Butter was considered the most valuable dairy product in Palestine. When it is salted and mixed with spices this butter keeps for several months and can also be used during the summer, when the animals give little milk. Gustaf Dalman noted that the process was slightly different at various places throughout Palestine. I will describe the process as followed in El-bire near Jerusalem. The animals are milked during the day. In the evening the milk is poured into a large ceramic jar together with some butter milk. By morning, the milk has soured. It is then poured into the butter churn, a hose made from the complete hide of a goat. In other places sheep hides are used. The churn is then closed. Usually the churn is suspended from a stand made out of three sticks. Sometimes, it is also attached to a tree branch or from a pole in the house. It is woman’s work to swing the churn continually back and forth, usually for around two hours. Once the butter has hardened, it is taken out of the churn with both hands. It is heated and mixed with salt and spices to conserve it. The butter in Palestine was never as hard as butter in northern latitudes — more like lumpy pudding. It is mainly used for cooking.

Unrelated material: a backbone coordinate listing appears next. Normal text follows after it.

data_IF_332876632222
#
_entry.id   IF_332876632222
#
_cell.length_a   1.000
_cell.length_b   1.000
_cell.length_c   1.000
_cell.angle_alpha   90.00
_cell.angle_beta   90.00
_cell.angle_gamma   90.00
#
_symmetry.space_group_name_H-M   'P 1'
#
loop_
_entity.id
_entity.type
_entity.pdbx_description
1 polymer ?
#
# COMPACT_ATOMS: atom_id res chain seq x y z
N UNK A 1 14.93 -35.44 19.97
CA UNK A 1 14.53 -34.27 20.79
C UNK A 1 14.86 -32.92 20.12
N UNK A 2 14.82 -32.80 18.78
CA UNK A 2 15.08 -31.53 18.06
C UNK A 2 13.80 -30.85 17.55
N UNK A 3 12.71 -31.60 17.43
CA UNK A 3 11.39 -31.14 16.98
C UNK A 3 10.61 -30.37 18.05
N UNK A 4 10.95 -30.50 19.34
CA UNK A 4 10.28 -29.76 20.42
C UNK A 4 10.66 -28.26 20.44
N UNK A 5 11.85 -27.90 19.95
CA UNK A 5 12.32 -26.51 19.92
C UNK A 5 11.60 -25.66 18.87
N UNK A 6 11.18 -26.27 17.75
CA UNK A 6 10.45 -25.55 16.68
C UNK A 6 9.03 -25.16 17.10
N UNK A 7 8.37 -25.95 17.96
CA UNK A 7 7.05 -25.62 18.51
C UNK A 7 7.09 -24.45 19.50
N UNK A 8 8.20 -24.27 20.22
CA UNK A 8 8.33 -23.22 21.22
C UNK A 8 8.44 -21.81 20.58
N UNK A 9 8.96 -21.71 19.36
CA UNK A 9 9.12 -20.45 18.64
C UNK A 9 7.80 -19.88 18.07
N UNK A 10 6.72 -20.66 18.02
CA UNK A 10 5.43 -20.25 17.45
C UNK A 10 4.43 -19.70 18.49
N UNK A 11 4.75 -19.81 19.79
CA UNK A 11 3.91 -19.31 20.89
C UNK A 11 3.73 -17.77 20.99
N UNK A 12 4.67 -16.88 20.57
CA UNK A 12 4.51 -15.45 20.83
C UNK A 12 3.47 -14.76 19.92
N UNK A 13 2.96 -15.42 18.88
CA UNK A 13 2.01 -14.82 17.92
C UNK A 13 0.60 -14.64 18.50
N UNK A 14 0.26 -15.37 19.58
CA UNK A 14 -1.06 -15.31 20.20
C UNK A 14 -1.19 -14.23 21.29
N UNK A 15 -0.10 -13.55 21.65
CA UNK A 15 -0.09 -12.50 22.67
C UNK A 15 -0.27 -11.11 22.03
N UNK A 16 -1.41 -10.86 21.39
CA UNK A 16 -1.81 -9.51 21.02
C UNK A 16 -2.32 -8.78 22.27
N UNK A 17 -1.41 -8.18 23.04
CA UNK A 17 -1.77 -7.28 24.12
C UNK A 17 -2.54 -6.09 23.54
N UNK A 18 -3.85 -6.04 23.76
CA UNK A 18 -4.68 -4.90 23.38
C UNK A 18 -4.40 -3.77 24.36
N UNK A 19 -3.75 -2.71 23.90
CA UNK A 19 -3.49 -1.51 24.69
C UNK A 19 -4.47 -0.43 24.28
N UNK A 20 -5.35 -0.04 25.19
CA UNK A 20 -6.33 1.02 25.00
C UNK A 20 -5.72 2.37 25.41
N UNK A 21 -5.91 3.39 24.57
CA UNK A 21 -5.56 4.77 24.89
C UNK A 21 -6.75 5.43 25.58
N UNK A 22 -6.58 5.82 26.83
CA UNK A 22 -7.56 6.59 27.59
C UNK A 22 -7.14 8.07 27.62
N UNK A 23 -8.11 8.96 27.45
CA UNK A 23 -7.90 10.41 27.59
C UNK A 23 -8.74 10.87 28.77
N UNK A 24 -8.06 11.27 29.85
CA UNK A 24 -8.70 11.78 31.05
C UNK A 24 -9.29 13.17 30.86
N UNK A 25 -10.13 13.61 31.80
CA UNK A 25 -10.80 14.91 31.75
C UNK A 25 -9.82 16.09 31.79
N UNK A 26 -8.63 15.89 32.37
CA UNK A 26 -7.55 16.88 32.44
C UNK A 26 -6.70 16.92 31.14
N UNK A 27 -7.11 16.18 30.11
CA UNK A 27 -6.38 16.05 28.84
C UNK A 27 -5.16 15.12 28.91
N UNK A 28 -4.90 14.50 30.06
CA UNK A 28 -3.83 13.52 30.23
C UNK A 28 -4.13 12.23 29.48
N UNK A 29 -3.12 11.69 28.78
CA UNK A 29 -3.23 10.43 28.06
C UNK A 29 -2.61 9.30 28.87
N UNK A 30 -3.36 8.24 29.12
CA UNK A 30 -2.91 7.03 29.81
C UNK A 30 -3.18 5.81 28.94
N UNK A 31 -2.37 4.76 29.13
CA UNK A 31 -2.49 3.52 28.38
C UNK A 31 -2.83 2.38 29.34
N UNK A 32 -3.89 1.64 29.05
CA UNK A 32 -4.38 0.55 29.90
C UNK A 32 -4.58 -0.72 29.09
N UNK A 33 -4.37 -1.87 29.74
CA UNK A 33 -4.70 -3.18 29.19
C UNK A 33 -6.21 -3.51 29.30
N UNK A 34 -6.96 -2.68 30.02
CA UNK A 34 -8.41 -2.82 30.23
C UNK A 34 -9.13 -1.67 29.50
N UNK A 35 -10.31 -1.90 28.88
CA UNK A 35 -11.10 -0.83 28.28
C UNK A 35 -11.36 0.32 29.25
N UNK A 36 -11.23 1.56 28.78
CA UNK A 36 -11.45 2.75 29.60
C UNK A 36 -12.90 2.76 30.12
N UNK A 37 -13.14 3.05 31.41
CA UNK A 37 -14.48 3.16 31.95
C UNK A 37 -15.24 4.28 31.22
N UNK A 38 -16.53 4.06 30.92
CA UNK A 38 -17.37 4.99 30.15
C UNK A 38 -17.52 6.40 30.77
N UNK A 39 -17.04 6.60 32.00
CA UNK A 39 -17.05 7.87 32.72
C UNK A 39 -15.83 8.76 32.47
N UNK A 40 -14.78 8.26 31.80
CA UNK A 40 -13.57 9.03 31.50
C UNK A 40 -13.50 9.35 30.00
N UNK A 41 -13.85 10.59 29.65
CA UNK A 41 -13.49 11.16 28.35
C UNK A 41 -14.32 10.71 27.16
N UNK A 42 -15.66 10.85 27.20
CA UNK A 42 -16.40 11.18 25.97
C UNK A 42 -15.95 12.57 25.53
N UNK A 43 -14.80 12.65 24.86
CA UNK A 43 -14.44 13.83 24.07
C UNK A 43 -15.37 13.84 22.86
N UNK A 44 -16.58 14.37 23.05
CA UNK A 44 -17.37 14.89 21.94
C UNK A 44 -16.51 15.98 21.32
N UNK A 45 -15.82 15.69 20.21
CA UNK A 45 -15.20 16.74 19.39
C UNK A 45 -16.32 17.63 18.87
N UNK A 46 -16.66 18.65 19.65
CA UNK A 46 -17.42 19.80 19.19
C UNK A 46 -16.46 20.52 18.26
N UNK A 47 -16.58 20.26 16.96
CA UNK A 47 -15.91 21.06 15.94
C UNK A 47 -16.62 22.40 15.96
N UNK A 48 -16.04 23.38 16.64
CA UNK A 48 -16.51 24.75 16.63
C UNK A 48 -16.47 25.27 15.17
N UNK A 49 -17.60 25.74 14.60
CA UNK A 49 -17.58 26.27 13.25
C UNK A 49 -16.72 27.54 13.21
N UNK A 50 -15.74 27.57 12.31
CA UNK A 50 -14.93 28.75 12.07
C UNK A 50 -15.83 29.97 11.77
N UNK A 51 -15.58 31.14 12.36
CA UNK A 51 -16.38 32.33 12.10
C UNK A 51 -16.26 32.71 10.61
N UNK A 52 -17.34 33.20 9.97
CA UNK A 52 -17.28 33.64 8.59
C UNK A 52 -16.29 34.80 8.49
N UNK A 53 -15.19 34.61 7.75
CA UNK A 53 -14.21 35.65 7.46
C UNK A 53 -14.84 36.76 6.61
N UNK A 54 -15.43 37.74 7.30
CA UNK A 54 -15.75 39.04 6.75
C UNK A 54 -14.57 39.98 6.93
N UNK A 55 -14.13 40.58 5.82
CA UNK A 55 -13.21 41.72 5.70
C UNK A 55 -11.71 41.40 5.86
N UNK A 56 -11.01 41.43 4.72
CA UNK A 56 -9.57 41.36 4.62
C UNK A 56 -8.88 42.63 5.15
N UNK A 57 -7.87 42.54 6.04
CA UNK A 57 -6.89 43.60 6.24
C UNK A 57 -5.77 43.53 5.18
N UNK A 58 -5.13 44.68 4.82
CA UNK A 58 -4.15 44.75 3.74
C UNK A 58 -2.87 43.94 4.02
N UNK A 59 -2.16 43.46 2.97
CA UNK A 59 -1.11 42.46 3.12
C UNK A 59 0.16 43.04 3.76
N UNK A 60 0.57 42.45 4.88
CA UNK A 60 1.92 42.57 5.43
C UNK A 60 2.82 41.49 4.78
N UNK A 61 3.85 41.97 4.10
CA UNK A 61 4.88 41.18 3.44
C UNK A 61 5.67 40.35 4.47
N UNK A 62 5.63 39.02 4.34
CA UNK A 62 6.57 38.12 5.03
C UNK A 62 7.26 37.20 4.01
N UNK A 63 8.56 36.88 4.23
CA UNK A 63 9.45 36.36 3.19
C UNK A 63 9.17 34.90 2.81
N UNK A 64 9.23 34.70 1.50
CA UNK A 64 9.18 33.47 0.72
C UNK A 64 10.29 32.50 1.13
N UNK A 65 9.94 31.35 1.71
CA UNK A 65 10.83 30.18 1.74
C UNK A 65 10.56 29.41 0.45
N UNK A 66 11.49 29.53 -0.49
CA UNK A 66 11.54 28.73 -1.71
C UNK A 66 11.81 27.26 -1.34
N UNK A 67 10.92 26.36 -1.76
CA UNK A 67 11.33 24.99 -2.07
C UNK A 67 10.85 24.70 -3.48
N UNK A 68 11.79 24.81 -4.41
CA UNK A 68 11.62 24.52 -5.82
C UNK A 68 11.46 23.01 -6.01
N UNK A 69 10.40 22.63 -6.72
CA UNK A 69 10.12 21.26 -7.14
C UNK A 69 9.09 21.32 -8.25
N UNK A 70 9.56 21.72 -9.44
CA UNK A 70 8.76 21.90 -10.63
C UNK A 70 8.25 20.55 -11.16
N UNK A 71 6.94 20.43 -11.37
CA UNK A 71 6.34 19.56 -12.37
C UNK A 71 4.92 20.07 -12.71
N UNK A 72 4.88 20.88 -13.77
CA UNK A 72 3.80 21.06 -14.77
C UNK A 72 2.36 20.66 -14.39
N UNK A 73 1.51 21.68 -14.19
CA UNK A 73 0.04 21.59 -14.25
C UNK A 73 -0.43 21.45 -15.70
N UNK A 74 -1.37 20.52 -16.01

Butter milk remains in the churn. Sometimes it is used immediately. By heating it, the butter milk can be processed further. The water is poured off and fed to the dogs. The remainder is dried and formed into small balls. These can be used to bake cake, mixed in drinks or used in cooking. Dalman recounts that in Aleppo these butter milk balls are mixed with olive oil so that they can be kept for a whole year.